If you’re looking for an efficient and highly effective workout, give Tabata a try. It’s a form of high-intensity interval training (HIIT).
Exercise is essential for your health, and the best part is there are many workout styles.
You can do powerlifting, German volume training, yoga, run, cycle, CrossFit, or Tabata.
You can increase strength, lose fat, and build muscle with Tabata.
Other styles offer the same benefits. But, it stands out because the workout is only four minutes long.
According to the Journal of Sports Science & Medicine, four minutes from Tabata burns more calories than most other exercises.
The following covers what you need to know about the method and sample workouts for you to try.
How to do Tabata training
Tabata is a type of high-intensity interval training (HIIT).
The goal is to increase your heart rate and do intense exercise for short periods.
The method is straightforward. Do an exercise for 20 seconds and rest for 10 seconds. Then, repeat the cycle eight times.
In total, you complete a 4-minute intense and effective workout.
You can use it as a program on its own or combine it with other routines.
Also, you can choose any exercise to do.
While Tabata doesn’t take much time, it’s a challenge.
Tabata workout routine examples
There are various ways to add the Tabata method into your training protocol.
You can focus on one exercise for four minutes or do different exercises for a 20-minute workout.
The following are example routines you can follow or use to craft your own.
4-minute Tabata routine with one exercise
The classic Tabata routine is to do eight rounds with one exercise.
Examples include push-ups, squats, burpees, and mountain climbers.
Choose one and perform it for 20 seconds at the highest intensity you can do.
Then, rest for 10 seconds and repeat the cycle eight times.
4-minute Tabata cardio routine
Another way to use Tabata is with cardio. The original study involved a stationary bike.
So, you can do sprints, box jumps, bike, or use an elliptical machine.
Regardless of which you choose, go as hard as you can for 20 seconds. Then, take a 10-second breather and repeat the cycle eight times.
12-minute Tabata routine with weights
Another way to use the method is to add weights.
The following is an example of a three-exercise Tabata routine with weights:
- Dumbbell bench press (4 minutes)
- Dumbbell lunges (4 minutes)
- Dumbbell row (4 minutes)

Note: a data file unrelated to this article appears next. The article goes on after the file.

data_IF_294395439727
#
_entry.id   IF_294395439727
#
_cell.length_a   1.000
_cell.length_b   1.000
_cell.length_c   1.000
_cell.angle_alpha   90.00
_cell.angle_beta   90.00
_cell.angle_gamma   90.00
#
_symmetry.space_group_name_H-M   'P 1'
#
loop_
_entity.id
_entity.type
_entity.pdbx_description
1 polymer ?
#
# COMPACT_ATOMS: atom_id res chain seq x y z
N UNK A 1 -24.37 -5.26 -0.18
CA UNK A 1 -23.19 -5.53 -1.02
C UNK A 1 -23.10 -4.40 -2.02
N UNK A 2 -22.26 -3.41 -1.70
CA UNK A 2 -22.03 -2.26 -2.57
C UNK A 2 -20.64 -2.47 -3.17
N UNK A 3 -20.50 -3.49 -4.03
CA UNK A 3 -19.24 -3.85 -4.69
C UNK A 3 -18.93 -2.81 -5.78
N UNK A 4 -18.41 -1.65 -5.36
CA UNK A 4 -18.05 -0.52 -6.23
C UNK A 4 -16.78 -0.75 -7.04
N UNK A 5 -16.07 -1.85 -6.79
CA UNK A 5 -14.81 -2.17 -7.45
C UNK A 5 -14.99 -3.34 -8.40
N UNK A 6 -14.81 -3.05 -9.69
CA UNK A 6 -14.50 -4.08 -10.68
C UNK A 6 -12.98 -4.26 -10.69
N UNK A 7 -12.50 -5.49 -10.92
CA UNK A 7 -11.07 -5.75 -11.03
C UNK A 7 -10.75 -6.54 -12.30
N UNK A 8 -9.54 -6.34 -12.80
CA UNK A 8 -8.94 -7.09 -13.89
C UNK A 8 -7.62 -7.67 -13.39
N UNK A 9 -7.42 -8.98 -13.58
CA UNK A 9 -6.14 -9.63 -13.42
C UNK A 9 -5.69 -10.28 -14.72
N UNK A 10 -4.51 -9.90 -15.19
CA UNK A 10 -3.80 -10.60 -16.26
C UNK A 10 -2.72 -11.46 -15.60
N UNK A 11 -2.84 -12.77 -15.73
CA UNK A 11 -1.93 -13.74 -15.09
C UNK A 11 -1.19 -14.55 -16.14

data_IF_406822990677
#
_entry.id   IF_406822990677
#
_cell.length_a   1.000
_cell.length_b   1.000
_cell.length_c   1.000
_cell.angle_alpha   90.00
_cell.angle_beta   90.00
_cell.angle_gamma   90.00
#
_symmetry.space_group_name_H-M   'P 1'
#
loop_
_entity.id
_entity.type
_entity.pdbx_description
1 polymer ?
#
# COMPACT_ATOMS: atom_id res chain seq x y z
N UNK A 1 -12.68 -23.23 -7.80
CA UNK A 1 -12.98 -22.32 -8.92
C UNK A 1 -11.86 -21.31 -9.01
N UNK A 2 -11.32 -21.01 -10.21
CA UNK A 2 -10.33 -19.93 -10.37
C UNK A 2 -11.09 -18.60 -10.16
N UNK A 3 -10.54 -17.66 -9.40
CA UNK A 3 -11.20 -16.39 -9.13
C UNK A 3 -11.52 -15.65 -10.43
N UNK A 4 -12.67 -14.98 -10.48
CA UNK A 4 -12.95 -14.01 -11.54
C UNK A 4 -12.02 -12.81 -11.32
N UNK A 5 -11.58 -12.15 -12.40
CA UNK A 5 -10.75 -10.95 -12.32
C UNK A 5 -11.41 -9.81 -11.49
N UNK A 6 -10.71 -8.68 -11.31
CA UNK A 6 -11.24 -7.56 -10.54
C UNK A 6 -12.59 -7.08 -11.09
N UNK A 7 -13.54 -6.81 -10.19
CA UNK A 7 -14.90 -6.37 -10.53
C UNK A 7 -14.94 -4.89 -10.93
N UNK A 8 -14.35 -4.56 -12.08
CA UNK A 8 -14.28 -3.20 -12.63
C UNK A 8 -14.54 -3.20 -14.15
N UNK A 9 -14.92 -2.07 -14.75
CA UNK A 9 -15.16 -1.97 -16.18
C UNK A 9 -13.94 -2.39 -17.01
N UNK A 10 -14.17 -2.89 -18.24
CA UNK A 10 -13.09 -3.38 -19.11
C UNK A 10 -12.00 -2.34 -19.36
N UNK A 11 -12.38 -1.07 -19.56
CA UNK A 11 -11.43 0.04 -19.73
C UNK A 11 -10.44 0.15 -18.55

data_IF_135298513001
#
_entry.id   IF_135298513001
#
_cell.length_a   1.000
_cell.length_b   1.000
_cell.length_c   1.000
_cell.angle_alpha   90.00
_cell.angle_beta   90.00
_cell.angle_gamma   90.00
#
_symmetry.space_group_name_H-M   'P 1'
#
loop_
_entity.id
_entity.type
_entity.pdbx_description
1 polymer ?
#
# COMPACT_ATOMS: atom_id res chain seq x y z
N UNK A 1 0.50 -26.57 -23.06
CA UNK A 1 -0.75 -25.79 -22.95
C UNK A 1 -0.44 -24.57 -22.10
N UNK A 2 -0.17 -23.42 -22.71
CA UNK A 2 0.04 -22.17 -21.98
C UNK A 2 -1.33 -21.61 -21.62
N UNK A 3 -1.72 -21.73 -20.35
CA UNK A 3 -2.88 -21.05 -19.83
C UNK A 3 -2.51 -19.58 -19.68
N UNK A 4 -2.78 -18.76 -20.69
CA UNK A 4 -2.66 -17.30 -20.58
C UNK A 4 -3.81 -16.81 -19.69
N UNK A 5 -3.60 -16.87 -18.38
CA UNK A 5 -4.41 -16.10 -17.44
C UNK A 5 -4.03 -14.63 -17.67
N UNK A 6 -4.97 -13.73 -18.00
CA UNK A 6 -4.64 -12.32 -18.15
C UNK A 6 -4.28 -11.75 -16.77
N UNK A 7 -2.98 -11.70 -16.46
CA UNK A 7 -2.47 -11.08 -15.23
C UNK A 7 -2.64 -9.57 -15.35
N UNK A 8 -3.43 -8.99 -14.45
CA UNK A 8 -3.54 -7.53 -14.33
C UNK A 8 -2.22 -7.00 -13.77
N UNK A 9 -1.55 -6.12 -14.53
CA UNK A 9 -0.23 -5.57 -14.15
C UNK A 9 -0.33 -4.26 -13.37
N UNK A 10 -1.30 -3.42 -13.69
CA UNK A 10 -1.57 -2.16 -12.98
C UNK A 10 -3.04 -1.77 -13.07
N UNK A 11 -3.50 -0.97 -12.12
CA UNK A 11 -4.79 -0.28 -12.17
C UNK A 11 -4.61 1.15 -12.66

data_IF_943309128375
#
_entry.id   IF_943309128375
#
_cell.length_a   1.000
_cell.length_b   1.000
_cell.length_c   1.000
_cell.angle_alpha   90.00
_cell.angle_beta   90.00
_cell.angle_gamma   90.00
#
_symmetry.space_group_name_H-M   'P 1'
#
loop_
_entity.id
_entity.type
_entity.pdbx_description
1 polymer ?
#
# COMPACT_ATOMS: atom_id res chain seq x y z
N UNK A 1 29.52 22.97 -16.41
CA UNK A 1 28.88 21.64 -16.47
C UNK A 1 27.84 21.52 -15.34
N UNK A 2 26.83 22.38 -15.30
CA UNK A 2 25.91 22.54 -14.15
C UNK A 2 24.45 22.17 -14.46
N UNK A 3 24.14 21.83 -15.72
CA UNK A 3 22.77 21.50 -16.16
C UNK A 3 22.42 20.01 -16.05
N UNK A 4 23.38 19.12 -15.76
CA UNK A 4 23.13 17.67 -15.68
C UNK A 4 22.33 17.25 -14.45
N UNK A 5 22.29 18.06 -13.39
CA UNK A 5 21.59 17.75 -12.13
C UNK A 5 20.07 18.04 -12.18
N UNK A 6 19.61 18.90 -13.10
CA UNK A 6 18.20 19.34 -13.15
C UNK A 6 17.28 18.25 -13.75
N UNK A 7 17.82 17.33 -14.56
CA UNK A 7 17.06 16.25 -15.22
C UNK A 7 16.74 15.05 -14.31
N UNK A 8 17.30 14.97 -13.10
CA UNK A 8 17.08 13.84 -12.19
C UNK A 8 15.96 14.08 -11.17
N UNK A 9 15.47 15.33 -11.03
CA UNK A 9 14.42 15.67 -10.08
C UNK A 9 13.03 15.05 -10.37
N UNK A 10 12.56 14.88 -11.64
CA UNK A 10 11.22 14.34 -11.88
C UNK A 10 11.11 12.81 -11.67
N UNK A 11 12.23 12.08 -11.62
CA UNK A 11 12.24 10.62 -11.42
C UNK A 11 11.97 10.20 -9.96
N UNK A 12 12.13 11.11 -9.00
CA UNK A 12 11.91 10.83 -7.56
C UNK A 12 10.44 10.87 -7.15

When using weights, be careful because it’s easy to get injured.
Use dumbbells if you’re working out by yourself. You can switch to barbells if you have someone to spot you.
Weights make the workout more intense and challenging.
20-minute Tabata full-body routine
If you want a longer workout, you can combine many circuits.
The following is an example of a 20-minute full-body Tabata workout routine:
- Push-ups (4 minutes)
- Squat jumps (4 minutes)
- Crunches (4 minutes)
- Burpees (4 minutes)
Do as many reps as possible in each 20-second burst.
After you finish a four-minute session with an exercise, rest for a minute. Then, jump right into the next one.
Frequency and workout tips
The high-intensity protocol means you need to go all-out for 20 seconds. It takes a lot of exertion.
So, don’t do it every day. Instead, do it three or four times per week.
Rest between sessions to give your body time to recover.
Before each workout, take at least 10 minutes to warm up and stretch.
It’ll prevent injuries and ensure you get the most out of the workout.
The difference between Tabata and HIIT
High-intensity interval training involves short periods of intense exercise with brief rest periods.
The training protocol repeats the cycle for several rounds or a time limit.
Tabata is a form of HIIT. It takes less time and is more strenuous than most HIIT workout programs.
The difference between the two is that Tabata is a type of HIIT training, but not all HIIT styles are Tabata.
Other forms of HIIT include circuit training, battle rope intervals, and sprint intervals.
Risks of Tabata
Tabata is one of the highest-intensity workouts you can do. While it’s effective, there are risks.
The demanding routine means you need to be careful not to get hurt. You may not be able to handle what it takes.
So, consider an exercise stress test and talk to your doctor before starting the routine.
The history of Tabata
Tabata training originated in Japan in 1996.
It’s the result of Dr. Izumi Tabata and his colleagues at the National Institute of Fitness and Sports in Kanoya, Kagoshima, Japan.
Their research shows Tabata training method increases anaerobic and aerobic capacity.
It also increases the oxygen consumed during exercise and boosts metabolism.
The method is one of the most effective across all exercises. It doesn’t take much time, making it efficient and ideal if you have a busy schedule.
Tabata is an excellent and intense way to exercise.
With many proven benefits, the 4-minute workout provides a quick challenge.
Science shows that you get better results than traditional cardio in less time.
If you’re looking for a new workout program, give it a try.
Featured image courtesy of Pexels.
About David Em
David Em is the founder of Next Level Gents, the ultimate destination for tips and advice about style, grooming, fitness, and success.